The Easter Holidays are finally approaching, and many of you can look forward to a few extra days off from work or school. Easter is a great opportunity to gather with your family and friends, and – of course – eat. A lot. After all, what could be a better way to celebrate the end of the traditional fasting season than having a tasty lamb roast, delicious dishes made from eggs, and vast amounts of chocolate?
While probably every country and even region has their own special foods for Easter, I want to share with you a German Easter recipe which you might not know yet: Maultaschen.
Maultaschen are a speciality of Swabian cuisine. They are pockets made from pasta dough, filled with Brät (a kind of sausage meat), spinach, onion and soaked bread. As you can see on the picture, they look a bit like huge ravioli, and indeed, some Italians claim that Germans stole their recipe. Swabians know of course that this is not true. 😉
Maultaschen are traditionally prepared on Holy Thursday, and then eaten on the same day and on Good Friday. This is why they have another nickname in Swabian: “Herrgottsbscheißerle” (translates to “God-cheaters”). Since eating meat is traditionally not allowed during the fasting season until Easter Day, the meat is “hidden” in the Maultaschen.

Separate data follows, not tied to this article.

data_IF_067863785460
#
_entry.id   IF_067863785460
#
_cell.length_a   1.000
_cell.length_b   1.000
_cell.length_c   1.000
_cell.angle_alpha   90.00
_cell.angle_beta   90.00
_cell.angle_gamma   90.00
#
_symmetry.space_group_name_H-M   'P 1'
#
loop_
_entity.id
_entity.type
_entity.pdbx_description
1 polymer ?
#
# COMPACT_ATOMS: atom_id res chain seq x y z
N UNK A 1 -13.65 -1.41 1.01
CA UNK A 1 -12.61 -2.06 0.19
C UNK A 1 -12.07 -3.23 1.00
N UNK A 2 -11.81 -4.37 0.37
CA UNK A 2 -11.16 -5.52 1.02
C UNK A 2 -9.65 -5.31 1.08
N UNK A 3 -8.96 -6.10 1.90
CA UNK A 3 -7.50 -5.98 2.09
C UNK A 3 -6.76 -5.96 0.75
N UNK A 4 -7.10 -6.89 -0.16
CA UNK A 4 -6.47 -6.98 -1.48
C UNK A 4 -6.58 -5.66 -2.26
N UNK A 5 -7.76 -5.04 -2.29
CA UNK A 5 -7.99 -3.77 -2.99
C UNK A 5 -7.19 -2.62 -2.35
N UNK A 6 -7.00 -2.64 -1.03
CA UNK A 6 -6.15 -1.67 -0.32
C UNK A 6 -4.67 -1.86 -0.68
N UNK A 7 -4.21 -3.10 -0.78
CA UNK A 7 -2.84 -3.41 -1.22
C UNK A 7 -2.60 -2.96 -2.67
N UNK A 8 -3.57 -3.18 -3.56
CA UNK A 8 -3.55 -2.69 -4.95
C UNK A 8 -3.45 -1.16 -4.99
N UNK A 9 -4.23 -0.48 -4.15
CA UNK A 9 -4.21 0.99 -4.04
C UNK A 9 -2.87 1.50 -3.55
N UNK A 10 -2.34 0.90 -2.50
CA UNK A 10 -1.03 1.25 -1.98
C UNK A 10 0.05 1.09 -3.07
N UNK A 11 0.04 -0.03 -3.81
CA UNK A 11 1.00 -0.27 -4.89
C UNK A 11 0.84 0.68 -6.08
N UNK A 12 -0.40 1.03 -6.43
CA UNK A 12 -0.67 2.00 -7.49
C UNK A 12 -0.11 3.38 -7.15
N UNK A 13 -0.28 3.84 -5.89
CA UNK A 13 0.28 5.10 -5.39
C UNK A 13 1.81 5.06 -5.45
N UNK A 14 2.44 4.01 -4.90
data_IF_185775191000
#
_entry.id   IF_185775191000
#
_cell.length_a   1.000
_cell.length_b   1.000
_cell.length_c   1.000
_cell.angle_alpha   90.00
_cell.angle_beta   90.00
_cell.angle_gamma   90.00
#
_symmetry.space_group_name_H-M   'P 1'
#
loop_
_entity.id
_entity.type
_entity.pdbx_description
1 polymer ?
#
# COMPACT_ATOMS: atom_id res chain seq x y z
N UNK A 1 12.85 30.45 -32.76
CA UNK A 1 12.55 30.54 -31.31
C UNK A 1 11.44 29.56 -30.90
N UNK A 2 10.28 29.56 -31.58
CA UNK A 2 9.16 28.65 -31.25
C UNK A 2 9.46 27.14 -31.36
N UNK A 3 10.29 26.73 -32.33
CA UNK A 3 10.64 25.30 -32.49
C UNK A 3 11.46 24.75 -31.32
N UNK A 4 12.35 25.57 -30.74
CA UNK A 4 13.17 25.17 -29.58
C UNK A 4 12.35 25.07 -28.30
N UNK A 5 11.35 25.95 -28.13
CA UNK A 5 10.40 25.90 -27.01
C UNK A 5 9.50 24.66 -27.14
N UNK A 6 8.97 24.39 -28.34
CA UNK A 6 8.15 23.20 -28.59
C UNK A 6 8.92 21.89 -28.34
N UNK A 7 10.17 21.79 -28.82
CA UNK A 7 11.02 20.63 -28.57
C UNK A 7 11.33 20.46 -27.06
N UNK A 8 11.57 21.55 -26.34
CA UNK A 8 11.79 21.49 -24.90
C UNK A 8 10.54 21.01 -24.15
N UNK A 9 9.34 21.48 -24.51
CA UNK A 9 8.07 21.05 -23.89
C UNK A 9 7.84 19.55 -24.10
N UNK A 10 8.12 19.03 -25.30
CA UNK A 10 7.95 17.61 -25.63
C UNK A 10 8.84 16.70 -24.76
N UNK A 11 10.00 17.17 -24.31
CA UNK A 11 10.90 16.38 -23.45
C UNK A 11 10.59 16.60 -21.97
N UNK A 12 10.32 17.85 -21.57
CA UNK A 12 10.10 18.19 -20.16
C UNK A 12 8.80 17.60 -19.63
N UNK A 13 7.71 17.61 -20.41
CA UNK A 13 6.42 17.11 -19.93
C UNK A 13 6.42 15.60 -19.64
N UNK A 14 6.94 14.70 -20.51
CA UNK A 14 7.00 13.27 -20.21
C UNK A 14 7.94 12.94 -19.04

There are many slightly differing recipes for Maultaschen, and some of the traditional ingredients (like Brät) may be hard to find where you live. Here is a recipe in English you could try:
Let me warn you: Making real Maultaschen is a task that might take up a large part of your day – at least if you prepare everything on your own. If you’re running out of time, you might choose to buy pasta dough instead of making the dough yourself, or use frozen spinach instead of fresh spinach. If you do prepare everything by yourself, however, you will be rewarded with the most delicious Maultaschen!
Good luck and Guada Honger!